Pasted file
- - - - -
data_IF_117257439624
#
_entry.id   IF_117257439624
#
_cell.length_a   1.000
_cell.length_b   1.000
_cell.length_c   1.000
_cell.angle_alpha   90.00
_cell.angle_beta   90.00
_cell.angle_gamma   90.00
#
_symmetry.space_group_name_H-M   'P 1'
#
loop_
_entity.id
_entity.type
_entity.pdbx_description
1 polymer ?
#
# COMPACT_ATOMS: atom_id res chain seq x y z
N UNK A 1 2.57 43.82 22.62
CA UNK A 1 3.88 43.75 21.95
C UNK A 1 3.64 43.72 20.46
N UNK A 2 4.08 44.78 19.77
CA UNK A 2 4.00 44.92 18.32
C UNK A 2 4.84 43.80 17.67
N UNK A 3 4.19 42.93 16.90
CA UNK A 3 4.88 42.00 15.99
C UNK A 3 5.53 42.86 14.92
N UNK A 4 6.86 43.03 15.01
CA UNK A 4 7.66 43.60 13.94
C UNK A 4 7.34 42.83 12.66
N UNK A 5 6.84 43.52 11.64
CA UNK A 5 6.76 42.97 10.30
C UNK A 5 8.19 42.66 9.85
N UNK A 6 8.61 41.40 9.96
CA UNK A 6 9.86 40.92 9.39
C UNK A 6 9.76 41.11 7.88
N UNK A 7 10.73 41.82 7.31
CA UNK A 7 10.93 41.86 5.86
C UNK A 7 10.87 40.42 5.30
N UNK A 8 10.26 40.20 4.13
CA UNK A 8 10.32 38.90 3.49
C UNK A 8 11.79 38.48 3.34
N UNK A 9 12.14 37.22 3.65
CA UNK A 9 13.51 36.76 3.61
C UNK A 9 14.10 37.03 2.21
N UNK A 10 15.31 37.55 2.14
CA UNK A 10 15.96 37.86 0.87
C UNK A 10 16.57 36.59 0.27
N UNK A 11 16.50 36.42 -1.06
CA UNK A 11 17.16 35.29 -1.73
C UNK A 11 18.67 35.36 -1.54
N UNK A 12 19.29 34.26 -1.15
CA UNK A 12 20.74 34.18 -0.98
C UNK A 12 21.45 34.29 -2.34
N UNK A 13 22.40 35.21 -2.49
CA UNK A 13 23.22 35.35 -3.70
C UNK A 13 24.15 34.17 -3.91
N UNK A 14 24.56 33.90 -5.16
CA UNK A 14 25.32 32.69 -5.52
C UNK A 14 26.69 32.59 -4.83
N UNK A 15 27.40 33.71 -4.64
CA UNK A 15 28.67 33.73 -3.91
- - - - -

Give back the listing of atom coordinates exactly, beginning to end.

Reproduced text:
data_IF_117257439624
#
_entry.id   IF_117257439624
#
_cell.length_a   1.000
_cell.length_b   1.000
_cell.length_c   1.000
_cell.angle_alpha   90.00
_cell.angle_beta   90.00
_cell.angle_gamma   90.00
#
_symmetry.space_group_name_H-M   'P 1'
#
loop_
_entity.id
_entity.type
_entity.pdbx_description
1 polymer ?
#
# COMPACT_ATOMS: atom_id res chain seq x y z
N UNK A 1 2.57 43.82 22.62
CA UNK A 1 3.88 43.75 21.95
C UNK A 1 3.64 43.72 20.46
N UNK A 2 4.08 44.78 19.77
CA UNK A 2 4.00 44.92 18.32
C UNK A 2 4.84 43.80 17.67
N UNK A 3 4.19 42.93 16.90
CA UNK A 3 4.88 42.00 15.99
C UNK A 3 5.53 42.86 14.92
N UNK A 4 6.86 43.03 15.01
CA UNK A 4 7.66 43.60 13.94
C UNK A 4 7.34 42.83 12.66
N UNK A 5 6.84 43.52 11.64
CA UNK A 5 6.76 42.97 10.30
C UNK A 5 8.19 42.66 9.85
N UNK A 6 8.61 41.40 9.96
CA UNK A 6 9.86 40.92 9.39
C UNK A 6 9.76 41.11 7.88
N UNK A 7 10.73 41.82 7.31
CA UNK A 7 10.93 41.86 5.86
C UNK A 7 10.87 40.42 5.30
N UNK A 8 10.26 40.20 4.13
CA UNK A 8 10.32 38.90 3.49
C UNK A 8 11.79 38.48 3.34
N UNK A 9 12.14 37.22 3.65
CA UNK A 9 13.51 36.76 3.61
C UNK A 9 14.10 37.03 2.21
N UNK A 10 15.31 37.55 2.14
CA UNK A 10 15.96 37.86 0.87
C UNK A 10 16.57 36.59 0.27
N UNK A 11 16.50 36.42 -1.06
CA UNK A 11 17.16 35.29 -1.73
C UNK A 11 18.67 35.36 -1.54
N UNK A 12 19.29 34.26 -1.15
CA UNK A 12 20.74 34.18 -0.98
C UNK A 12 21.45 34.29 -2.34
N UNK A 13 22.40 35.21 -2.49
CA UNK A 13 23.22 35.35 -3.70
C UNK A 13 24.15 34.17 -3.91
N UNK A 14 24.56 33.90 -5.16
CA UNK A 14 25.32 32.69 -5.52
C UNK A 14 26.69 32.59 -4.83
N UNK A 15 27.40 33.71 -4.64
CA UNK A 15 28.67 33.73 -3.91